Planners economic development officials policy makers and general enthusiasts have an obsession with lists and rankings of metro areas. That’s the charge from Vincent Valk of Next American City. In “List-o-mania” Valk argues that this obsession is largely insignificant at the megacity level. Whether Los Angeles or Washington is ranked as the country’s most congested area is not likely to be enough of a factor in changing someone’s mind to move to a particular region.
However rankings in smaller areas (and in local areas within larger regions) can prove very consequential. Whether Fredericksburg Virginia has an ample supply of fresh markets or advanced placement programs in its high schools may impact can impact a person’s or business’s decision to locate there. On a local level the same goes for whether Bethesda has more access to bike trails relative to other neighborhoods in Montgomery County.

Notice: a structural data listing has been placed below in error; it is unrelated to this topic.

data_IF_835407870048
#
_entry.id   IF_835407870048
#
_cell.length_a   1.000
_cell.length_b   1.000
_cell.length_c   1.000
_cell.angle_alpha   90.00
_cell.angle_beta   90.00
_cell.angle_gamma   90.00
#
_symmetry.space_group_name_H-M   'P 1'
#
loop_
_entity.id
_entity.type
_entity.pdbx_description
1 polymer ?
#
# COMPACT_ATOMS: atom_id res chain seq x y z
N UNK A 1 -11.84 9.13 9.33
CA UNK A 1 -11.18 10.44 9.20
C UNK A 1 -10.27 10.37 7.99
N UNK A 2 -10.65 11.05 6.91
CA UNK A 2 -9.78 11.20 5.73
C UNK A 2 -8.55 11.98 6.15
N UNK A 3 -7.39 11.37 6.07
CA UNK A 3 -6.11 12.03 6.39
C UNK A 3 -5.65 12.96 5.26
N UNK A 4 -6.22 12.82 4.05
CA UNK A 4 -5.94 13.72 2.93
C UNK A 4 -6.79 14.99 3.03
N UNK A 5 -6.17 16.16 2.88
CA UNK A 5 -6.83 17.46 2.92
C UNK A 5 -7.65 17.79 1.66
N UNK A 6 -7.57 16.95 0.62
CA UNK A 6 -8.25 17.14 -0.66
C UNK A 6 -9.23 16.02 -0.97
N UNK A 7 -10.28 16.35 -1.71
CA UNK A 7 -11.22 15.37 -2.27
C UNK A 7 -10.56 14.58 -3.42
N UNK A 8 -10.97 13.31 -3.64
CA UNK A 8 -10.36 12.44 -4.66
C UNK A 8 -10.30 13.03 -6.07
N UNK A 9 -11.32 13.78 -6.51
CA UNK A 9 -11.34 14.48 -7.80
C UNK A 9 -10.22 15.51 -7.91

Sure some of these lists and rankings are petty but many are useful and enlightening and they’re likely to continue to grow in prevalence – especially with perpetually evolving mobile technology that allows for instant on-the-ground data collection by anyone who’s interested. This information can be used to impact public policy. Or to see which neighborhood near you has the best falafel. Either way we all win right?